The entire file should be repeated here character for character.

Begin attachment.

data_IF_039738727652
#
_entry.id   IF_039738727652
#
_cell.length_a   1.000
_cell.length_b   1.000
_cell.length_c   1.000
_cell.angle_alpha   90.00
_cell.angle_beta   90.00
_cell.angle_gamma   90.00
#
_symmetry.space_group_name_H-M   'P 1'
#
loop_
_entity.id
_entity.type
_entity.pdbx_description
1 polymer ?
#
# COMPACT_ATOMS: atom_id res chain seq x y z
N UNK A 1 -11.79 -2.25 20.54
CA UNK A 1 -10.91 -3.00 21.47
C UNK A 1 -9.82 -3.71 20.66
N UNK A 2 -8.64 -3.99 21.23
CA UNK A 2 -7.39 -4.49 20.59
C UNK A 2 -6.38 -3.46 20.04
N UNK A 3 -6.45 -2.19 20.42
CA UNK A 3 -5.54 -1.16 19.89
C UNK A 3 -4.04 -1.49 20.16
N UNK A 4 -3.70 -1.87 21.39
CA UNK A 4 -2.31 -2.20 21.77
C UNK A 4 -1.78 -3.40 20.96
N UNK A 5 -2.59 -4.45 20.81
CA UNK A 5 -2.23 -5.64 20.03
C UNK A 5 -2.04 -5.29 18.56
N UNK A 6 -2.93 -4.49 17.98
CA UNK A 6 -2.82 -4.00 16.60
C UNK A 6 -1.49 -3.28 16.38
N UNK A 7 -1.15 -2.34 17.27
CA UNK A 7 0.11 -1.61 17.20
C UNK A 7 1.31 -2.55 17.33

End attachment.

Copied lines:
data_IF_039738727652
#
_entry.id   IF_039738727652
#
_cell.length_a   1.000
_cell.length_b   1.000
_cell.length_c   1.000
_cell.angle_alpha   90.00
_cell.angle_beta   90.00
_cell.angle_gamma   90.00
#
_symmetry.space_group_name_H-M   'P 1'
#
loop_
_entity.id
_entity.type
_entity.pdbx_description
1 polymer ?
#
# COMPACT_ATOMS: atom_id res chain seq x y z
N UNK A 1 -11.79 -2.25 20.54
CA UNK A 1 -10.91 -3.00 21.47
C UNK A 1 -9.82 -3.71 20.66
N UNK A 2 -8.64 -3.99 21.23
CA UNK A 2 -7.39 -4.49 20.59
C UNK A 2 -6.38 -3.46 20.04
N UNK A 3 -6.45 -2.19 20.42
CA UNK A 3 -5.54 -1.16 19.89
C UNK A 3 -4.04 -1.49 20.16
N UNK A 4 -3.70 -1.87 21.39
CA UNK A 4 -2.31 -2.20 21.77
C UNK A 4 -1.78 -3.40 20.96
N UNK A 5 -2.59 -4.45 20.81
CA UNK A 5 -2.23 -5.64 20.03
C UNK A 5 -2.04 -5.29 18.56
N UNK A 6 -2.93 -4.49 17.98
CA UNK A 6 -2.82 -4.00 16.60
C UNK A 6 -1.49 -3.28 16.38
N UNK A 7 -1.15 -2.34 17.27
CA UNK A 7 0.11 -1.61 17.20
C UNK A 7 1.31 -2.55 17.33